Russia is "very seriously" considering going to war with Islamic State militants in Afghanistan, it has been revealed.The proposed action was revealed by Russian Foreign Ministry spokeswoman Maria Zakharova at a press conference this morning.She told reporters: "The Russian Federation says that it is necessary to consider the scenario of preventing terrorist threats over Afghanistan very seriously." Russian forces began bombing ISIS targets in Syria, as well as the Free Syrian Army and other rebel fighters in September. Vladimir Putin, Russia's president, is a supporter of Syrian president Bashar al-Assad. However this move would see Russia stretch its military reach beyond war-torn Syria, into the troubled region of Afghanistan where ISIS fighters are said to be recruiting members of the Taliban. Mrs Zakharova also continued Russia's war of words with Turkey after a fighter jet attacking Syria was shot down by Turkish forces, claiming that the Su-24 plane was in its airspace. The spokeswoman denied allegations from Turkish officials that Russia is carrying out "ethnic cleansing" in Syria.Instead, Mrs Zakharova hit back at what she claimed was Turkey's "reckless steps and provocative actions". Yesterday Prime Minister Dmitry Medvedev said the incident on November 24, which resulted in the death of a Russian pilot, gave grounds for war. However Russia decided against "symmetrical response". Mr Medvedev told a Russian TV station: "What did 20th-century countries used to do in a similar situation? A war began."That was a direct assault on a foreign state. In the present situation a war is the worst what could happen. "That’s why a decision was taken not to give a symmetrical answer to what the Turks had done."Yet we had to make them understand they’re going to hold responsibility for their actions. "Exactly for that reason and for the safety of our citizens the relevant decisions were taken."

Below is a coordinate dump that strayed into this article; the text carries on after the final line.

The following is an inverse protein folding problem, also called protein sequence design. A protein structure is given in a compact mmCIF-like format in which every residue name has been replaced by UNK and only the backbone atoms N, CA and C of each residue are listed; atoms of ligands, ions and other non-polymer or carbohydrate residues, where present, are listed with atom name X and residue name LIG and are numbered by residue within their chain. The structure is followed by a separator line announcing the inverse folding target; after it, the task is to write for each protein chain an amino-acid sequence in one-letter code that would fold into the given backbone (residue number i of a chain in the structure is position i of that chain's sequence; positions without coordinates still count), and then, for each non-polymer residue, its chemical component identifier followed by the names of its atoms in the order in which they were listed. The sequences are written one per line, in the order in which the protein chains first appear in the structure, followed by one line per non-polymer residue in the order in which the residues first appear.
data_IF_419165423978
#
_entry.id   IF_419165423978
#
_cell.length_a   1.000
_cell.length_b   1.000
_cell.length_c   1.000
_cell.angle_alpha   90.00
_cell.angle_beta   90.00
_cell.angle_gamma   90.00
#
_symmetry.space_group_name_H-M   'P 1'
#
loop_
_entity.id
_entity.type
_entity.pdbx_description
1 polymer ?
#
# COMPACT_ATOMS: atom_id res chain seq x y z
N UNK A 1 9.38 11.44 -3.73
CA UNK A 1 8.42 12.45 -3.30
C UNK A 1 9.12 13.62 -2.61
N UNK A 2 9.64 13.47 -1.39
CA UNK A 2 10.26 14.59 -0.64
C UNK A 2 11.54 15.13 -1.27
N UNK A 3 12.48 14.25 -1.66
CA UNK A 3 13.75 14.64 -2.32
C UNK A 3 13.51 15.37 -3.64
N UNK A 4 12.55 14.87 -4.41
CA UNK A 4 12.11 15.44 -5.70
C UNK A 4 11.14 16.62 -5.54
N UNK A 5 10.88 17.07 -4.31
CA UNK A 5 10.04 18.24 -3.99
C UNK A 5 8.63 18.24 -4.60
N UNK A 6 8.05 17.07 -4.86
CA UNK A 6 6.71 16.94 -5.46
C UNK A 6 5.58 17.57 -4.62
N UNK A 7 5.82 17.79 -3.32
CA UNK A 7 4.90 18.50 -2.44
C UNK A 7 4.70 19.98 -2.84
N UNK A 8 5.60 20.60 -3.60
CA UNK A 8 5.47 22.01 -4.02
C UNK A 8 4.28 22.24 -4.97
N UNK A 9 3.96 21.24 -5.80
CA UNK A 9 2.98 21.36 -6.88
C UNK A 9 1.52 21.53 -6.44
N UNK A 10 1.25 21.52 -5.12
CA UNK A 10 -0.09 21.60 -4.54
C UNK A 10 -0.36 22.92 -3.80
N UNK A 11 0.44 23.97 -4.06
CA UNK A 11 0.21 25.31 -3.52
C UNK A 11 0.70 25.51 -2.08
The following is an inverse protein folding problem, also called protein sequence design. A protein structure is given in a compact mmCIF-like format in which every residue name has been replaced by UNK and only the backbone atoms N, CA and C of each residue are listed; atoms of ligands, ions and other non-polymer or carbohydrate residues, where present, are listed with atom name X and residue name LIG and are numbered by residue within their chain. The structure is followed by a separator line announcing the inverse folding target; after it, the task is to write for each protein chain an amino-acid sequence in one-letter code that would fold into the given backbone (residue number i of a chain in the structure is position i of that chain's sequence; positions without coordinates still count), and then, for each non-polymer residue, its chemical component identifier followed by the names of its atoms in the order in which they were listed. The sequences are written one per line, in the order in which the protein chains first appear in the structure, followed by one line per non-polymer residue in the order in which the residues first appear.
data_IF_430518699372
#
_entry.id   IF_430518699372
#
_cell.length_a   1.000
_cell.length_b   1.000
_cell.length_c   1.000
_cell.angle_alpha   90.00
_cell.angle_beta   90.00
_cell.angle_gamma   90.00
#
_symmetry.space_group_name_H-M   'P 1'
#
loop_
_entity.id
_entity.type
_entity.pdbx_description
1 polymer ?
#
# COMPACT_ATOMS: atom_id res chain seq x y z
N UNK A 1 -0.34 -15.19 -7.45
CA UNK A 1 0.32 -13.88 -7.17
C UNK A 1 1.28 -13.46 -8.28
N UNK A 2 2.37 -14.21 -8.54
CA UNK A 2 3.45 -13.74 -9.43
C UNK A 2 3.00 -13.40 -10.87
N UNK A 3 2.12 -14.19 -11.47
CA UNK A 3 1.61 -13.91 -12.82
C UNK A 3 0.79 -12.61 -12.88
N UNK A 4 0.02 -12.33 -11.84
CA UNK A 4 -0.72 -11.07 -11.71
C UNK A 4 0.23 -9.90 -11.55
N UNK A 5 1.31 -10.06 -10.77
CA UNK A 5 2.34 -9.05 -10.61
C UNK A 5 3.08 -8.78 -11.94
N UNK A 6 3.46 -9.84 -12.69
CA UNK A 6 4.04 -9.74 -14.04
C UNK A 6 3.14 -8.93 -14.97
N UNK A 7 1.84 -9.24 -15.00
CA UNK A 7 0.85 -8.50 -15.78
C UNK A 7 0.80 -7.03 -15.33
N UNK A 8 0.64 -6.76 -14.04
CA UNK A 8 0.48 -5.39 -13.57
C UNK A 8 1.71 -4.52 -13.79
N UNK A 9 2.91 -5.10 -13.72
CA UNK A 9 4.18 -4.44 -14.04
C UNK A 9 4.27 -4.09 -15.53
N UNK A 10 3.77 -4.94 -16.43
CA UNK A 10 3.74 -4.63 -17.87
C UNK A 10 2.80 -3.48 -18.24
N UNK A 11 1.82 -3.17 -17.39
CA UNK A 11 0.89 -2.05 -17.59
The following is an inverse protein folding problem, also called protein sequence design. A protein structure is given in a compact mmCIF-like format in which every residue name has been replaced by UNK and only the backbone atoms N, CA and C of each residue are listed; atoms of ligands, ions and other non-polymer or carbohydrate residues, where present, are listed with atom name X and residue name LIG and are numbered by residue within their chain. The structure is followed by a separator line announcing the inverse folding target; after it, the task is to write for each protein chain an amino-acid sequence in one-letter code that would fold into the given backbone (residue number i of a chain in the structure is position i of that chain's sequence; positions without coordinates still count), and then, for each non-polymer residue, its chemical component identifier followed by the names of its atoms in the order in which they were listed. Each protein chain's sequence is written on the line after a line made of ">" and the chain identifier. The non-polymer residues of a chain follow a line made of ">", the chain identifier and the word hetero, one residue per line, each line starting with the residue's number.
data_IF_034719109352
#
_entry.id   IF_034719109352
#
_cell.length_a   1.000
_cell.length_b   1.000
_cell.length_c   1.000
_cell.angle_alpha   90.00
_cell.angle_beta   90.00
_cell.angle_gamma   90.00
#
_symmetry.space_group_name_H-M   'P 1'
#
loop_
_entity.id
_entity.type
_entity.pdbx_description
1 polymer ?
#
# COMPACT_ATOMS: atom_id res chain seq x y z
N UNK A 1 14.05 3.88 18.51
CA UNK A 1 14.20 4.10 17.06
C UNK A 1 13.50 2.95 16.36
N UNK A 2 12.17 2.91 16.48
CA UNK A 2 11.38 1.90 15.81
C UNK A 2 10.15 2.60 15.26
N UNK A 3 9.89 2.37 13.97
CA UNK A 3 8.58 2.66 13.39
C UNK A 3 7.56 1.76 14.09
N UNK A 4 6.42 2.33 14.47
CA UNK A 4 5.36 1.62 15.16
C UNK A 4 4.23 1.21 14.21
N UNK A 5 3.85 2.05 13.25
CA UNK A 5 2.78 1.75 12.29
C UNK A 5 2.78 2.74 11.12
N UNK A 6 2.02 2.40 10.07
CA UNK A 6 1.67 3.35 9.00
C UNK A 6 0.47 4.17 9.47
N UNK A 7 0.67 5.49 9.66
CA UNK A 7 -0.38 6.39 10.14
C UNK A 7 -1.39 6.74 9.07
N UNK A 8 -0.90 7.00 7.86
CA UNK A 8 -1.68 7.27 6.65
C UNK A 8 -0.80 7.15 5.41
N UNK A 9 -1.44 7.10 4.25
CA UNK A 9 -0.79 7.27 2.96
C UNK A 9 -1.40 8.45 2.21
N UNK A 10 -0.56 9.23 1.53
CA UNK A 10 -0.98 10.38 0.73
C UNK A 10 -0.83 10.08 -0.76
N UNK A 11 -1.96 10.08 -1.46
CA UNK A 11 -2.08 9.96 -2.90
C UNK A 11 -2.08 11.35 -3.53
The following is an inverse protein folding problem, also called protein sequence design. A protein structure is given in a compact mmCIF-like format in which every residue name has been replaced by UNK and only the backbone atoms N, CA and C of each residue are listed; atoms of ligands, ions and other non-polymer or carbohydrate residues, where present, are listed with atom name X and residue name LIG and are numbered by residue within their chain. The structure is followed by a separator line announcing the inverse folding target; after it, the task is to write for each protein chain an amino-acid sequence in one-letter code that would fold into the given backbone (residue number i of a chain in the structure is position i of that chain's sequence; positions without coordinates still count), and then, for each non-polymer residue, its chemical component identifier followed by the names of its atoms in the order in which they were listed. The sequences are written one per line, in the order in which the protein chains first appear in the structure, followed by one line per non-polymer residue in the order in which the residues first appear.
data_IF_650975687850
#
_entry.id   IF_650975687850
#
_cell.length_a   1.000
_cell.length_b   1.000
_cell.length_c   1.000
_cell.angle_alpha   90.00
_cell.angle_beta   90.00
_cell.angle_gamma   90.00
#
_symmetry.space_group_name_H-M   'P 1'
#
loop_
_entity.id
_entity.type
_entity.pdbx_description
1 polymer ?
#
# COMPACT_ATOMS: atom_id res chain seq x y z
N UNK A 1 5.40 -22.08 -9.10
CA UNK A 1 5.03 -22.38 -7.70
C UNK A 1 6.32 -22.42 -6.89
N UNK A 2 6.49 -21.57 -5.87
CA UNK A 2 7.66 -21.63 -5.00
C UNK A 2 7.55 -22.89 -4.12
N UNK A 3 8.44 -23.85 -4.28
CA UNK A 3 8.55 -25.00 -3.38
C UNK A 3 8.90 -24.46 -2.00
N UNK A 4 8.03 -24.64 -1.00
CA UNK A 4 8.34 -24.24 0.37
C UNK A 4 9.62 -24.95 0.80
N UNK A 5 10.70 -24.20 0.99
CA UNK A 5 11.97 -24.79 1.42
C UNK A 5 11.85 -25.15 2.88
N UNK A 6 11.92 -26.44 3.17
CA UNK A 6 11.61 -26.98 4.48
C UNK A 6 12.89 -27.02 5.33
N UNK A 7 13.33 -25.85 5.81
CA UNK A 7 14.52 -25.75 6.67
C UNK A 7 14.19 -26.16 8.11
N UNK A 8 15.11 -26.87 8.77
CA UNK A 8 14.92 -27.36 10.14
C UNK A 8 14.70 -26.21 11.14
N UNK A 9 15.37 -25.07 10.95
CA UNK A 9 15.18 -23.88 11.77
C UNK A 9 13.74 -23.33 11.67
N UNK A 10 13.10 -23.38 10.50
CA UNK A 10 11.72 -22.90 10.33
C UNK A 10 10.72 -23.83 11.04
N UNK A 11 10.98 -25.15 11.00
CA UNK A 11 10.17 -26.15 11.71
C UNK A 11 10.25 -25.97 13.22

Kandahar attack: Bloody Taliban assault on airport overshadows Afghanistan peace talks